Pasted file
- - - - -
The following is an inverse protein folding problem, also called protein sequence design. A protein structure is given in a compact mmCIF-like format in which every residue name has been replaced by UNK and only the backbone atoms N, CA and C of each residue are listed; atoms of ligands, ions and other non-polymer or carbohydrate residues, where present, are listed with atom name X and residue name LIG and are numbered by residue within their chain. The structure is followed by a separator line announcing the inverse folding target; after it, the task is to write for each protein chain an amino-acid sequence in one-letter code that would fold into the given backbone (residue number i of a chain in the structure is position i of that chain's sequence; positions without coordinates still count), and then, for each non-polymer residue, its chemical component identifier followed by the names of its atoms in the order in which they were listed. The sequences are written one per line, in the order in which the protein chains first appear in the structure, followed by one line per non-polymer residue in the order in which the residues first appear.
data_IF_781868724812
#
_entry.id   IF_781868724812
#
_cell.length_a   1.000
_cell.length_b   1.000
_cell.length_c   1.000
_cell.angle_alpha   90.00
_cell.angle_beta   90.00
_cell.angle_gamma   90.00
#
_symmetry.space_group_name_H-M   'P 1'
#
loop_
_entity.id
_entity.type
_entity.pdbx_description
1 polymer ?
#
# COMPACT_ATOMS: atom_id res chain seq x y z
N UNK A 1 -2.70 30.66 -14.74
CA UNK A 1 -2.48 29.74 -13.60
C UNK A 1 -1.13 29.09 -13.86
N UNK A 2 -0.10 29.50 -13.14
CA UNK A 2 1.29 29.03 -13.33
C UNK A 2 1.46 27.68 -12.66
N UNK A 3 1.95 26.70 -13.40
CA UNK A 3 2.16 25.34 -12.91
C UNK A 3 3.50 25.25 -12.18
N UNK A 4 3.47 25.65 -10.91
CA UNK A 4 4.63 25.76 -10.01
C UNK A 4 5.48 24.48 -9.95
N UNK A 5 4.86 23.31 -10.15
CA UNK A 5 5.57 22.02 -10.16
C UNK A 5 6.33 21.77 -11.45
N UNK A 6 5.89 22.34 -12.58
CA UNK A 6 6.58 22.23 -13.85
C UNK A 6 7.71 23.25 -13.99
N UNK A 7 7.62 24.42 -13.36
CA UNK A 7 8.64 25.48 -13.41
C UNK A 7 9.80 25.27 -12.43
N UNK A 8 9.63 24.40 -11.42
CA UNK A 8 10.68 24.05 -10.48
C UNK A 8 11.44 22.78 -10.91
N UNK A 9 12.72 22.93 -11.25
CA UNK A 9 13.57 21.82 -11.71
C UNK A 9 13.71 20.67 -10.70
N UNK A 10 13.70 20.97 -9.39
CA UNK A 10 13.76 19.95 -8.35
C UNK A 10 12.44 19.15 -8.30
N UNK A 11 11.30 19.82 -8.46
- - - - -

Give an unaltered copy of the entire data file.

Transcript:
The following is an inverse protein folding problem, also called protein sequence design. A protein structure is given in a compact mmCIF-like format in which every residue name has been replaced by UNK and only the backbone atoms N, CA and C of each residue are listed; atoms of ligands, ions and other non-polymer or carbohydrate residues, where present, are listed with atom name X and residue name LIG and are numbered by residue within their chain. The structure is followed by a separator line announcing the inverse folding target; after it, the task is to write for each protein chain an amino-acid sequence in one-letter code that would fold into the given backbone (residue number i of a chain in the structure is position i of that chain's sequence; positions without coordinates still count), and then, for each non-polymer residue, its chemical component identifier followed by the names of its atoms in the order in which they were listed. The sequences are written one per line, in the order in which the protein chains first appear in the structure, followed by one line per non-polymer residue in the order in which the residues first appear.
data_IF_781868724812
#
_entry.id   IF_781868724812
#
_cell.length_a   1.000
_cell.length_b   1.000
_cell.length_c   1.000
_cell.angle_alpha   90.00
_cell.angle_beta   90.00
_cell.angle_gamma   90.00
#
_symmetry.space_group_name_H-M   'P 1'
#
loop_
_entity.id
_entity.type
_entity.pdbx_description
1 polymer ?
#
# COMPACT_ATOMS: atom_id res chain seq x y z
N UNK A 1 -2.70 30.66 -14.74
CA UNK A 1 -2.48 29.74 -13.60
C UNK A 1 -1.13 29.09 -13.86
N UNK A 2 -0.10 29.50 -13.14
CA UNK A 2 1.29 29.03 -13.33
C UNK A 2 1.46 27.68 -12.66
N UNK A 3 1.95 26.70 -13.40
CA UNK A 3 2.16 25.34 -12.91
C UNK A 3 3.50 25.25 -12.18
N UNK A 4 3.47 25.65 -10.91
CA UNK A 4 4.63 25.76 -10.01
C UNK A 4 5.48 24.48 -9.95
N UNK A 5 4.86 23.31 -10.15
CA UNK A 5 5.57 22.02 -10.16
C UNK A 5 6.33 21.77 -11.45
N UNK A 6 5.89 22.34 -12.58
CA UNK A 6 6.58 22.23 -13.85
C UNK A 6 7.71 23.25 -13.99
N UNK A 7 7.62 24.42 -13.36
CA UNK A 7 8.64 25.48 -13.41
C UNK A 7 9.80 25.27 -12.43
N UNK A 8 9.63 24.40 -11.42
CA UNK A 8 10.68 24.05 -10.48
C UNK A 8 11.44 22.78 -10.91
N UNK A 9 12.72 22.93 -11.25
CA UNK A 9 13.57 21.82 -11.71
C UNK A 9 13.71 20.67 -10.70
N UNK A 10 13.70 20.97 -9.39
CA UNK A 10 13.76 19.95 -8.35
C UNK A 10 12.44 19.15 -8.30
N UNK A 11 11.30 19.82 -8.46